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Engaged Employees Do Not Belong in Cubicles

Posted by Insightlink on 11/09/15

How can we be expected to think outside the box if we work inside a box?

 Cubicles stacked in rows fill office floors, crowding people alongside each other like bees in a hive. White collar workers don business attire and commute long distances to sit inside their box emailing and talking to other people sitting in similar boxes in office buildings like theirs and then repeat the morning commute in reverse. If you are motivated to improve levels of employee engagement in your office, you may want to consider how people work as part of your planning. 

Insightlink’s own normative research revealed that people who work in cubicles are at the bottom of the list of satisfied employees; only 48% are satisfied with their work environment while the happiest (70%) were telecommuters or people who work from home.

Studies show that the reasons for this unhappiness are due to environmental temperature problems, lack of privacy and noisiness from neighboring workers. Other reasons that employees don’t like cubicles are due to feelings of lost autonomy, and they feel they receive less recognition, maybe in part because they are lumped together so that individual achievements don’t stand out.

Doesn’t it make more sense to stop stuffing people in cubicles, which they hate, and look for alternative designs that take them into consideration? If an employer is serious about increasing levels of employee engagement wouldn’t it make sense to take a good hard look at how people work? How employees work matters because it just isn’t logical to expect them to conform to designs that they hate. It makes infinitely more sense to design workspaces with the user in mind.

Using human centered design allows for workspaces to be created that take into account human behavior and envisions a way to do work more efficiently, enjoyably, productively and intuitively, in an environment that is comfortable and supportive of employees’ work. If people’s needs and behaviors are reflected in the design and employees themselves are involved in the design process, this more human-centered design approach is going to result in a better work environment.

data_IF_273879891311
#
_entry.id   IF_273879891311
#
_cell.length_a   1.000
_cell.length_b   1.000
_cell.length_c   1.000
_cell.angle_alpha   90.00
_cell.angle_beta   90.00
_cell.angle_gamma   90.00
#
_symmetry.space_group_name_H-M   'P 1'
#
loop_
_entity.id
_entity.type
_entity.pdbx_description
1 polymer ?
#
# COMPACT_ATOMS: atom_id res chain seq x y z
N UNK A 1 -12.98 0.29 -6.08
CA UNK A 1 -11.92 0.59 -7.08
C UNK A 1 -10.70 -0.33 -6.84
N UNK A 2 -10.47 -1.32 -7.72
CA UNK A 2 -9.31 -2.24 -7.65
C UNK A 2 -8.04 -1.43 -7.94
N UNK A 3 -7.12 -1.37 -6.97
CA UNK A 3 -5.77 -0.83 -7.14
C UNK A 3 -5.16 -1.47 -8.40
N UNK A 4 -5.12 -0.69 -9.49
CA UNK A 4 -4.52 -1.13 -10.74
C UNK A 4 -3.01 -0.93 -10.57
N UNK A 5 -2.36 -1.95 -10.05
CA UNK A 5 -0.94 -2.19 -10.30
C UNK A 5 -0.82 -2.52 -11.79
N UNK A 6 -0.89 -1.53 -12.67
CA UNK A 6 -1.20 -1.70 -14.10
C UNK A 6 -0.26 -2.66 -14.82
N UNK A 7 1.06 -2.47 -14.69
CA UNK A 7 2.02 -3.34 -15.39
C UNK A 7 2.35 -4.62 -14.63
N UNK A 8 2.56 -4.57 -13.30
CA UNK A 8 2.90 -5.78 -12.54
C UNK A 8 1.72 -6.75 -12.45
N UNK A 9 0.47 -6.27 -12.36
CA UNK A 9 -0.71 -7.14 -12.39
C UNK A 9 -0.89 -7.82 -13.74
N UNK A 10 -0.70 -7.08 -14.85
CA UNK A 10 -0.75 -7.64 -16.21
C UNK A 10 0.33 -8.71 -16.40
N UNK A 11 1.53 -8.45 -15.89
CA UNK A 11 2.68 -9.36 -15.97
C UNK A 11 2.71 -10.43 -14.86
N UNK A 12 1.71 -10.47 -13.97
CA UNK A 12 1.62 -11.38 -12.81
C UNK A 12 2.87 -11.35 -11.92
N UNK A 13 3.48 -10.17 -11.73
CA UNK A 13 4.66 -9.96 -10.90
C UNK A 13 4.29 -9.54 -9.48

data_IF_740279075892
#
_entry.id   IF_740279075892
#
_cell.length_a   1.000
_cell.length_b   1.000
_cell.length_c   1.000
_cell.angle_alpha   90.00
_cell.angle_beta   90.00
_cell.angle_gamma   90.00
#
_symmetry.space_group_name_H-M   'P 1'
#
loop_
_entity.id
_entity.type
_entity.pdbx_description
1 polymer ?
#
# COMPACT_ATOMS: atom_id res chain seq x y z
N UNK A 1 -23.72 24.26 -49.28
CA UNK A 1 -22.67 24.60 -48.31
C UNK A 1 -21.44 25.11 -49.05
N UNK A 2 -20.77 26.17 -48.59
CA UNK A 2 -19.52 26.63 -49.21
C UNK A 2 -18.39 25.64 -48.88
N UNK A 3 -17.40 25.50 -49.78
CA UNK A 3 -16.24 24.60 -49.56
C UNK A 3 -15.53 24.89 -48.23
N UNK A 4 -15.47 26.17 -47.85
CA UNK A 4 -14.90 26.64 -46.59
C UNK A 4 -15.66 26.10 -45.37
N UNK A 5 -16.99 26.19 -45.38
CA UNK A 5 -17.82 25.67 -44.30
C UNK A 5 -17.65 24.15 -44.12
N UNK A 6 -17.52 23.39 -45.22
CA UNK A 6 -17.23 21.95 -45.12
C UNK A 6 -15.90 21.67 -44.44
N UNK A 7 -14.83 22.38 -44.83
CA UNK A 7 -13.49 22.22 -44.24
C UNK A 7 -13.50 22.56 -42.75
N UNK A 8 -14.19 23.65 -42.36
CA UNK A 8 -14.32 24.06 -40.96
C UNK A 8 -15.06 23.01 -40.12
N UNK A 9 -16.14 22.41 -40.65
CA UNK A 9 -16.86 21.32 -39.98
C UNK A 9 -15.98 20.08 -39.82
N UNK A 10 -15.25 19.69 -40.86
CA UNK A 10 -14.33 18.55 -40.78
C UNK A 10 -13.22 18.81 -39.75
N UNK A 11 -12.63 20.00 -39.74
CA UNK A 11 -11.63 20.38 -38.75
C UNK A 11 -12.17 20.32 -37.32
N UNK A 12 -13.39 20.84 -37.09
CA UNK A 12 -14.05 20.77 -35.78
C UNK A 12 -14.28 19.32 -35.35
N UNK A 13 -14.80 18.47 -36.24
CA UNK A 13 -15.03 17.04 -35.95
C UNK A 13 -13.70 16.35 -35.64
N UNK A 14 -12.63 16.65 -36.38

Offices may have no choice but to go in this direction anyway. Millennials, who are professionally less loyal and more demanding than any generation that preceded them, are also the largest population in the U.S. workforce and millennials hate cubicles.

Millennials insist on having the freedom to choose where and when they work, and they want to be measured on performance. If your office design says ‘nasty’, your employees may not last long and new hires may not even be interested.

Designing a human-centered workplace 

  1. Activity-based workplaces. Activity-based workplaces allow employees to choose where they want to work. To accomplish this, offer a variety of specialized spaces that are designed to offer alternatives, that can include conference rooms, lounges, workstations and closed offices for employees who need privacy for making phone calls or performing tasks that require concentration.
  2. Workplace hospitality. Although it’s intangible, hospitality benefits contribute to how employees feel. An environment that is responsive to employees’ basic needs impacts your culture and employee work habits. Great coffee, snack and drinks are the tip of the iceberg…know your employees and give them something they can enjoy throughout the day.
  3. Flexible workplace policies. Millennials are much less concerned with work-life balance. They are motivated more by work-life integration and work policies need to reflect this focus by measuring results, not face time. If staff can work where they want, at the office, at home or at a coffee shop, they will deliver. New hires will be drawn to this offering too.

We spend most of our lives working. Shouldn’t we feel free to live where we work? Recognition can take many forms in employee engagement action planning and re-thinking your approach to how people work is one way to show you care.

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